It has come to my attention that there exists a “no-code” website creation tool from Adobe called Muse.
Muse, like countless such tools before it, purports to allow a user to create and manage a site without writing any code. This is a laudable goal.
As with most such tools, the work is done locally, and the tool only sends the files to the web server when the user is satisfied they’re ready. The actual transmission of the files from the user’s machine to the web server is hidden.
Fifteen years ago, we could be pretty certain that the transmission was happening using FTP, a venerable protocol that has fallen COMPLETELY from favor because it’s staggeringly insecure. Nothing about it is encrypted — not even usernames and passwords. This means any fool with a sniffer can own your web site, which is generally considered a problem.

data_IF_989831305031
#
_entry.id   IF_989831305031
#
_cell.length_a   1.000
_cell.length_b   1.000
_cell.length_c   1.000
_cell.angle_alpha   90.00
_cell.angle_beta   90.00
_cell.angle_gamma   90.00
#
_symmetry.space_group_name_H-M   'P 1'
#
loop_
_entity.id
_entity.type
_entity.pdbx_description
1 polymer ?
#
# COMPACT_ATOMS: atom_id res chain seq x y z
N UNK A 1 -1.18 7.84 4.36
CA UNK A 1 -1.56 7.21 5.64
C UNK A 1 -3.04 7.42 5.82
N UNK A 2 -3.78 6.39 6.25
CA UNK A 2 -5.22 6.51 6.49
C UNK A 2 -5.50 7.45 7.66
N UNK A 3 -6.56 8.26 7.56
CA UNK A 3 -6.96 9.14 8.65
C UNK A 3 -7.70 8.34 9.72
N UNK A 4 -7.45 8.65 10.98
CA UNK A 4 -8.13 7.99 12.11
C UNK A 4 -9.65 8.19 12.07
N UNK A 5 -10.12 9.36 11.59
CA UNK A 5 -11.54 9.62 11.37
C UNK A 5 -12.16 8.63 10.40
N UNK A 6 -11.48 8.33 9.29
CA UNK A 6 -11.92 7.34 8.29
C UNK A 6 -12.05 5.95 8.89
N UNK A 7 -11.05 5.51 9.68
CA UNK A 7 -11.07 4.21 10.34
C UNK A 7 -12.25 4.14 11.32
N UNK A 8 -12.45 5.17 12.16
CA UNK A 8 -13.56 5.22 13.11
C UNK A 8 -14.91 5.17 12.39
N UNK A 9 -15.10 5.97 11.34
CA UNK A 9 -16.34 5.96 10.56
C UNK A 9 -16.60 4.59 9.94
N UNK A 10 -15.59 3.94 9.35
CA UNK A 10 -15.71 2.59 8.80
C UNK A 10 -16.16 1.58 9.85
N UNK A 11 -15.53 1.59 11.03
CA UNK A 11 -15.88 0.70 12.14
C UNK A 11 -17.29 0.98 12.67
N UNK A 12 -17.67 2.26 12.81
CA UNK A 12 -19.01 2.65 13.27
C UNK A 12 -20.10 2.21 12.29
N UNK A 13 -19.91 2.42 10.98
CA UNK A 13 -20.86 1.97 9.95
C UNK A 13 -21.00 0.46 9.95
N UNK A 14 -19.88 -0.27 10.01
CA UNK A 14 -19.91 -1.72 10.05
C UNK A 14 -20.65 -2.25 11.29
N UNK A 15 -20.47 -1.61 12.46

For this reason, FTP usage has dropped off considerably in recent years; I don’t think I’ve run a server with FTP enabled in over a decade. There is, however, a work-alike protocol that leverages the excellent SSH libraries to create a secure, encrypted transmission channel. It looks like FTP and acts like FTP, but under the hood it’s secure. This is a good thing. SFTP has almost completely replaced FTP as a result.
And this is why we know Adobe hates you, because Muse, a tool introduced in 2012, does not support anything but FTP, and they’re not planning to add SFTP any time soon. Their actual advice is to use an external FTP client if you need a secure channel.
Whiskey. Tango. Foxtrot.
Dear Adobe: DIAGF.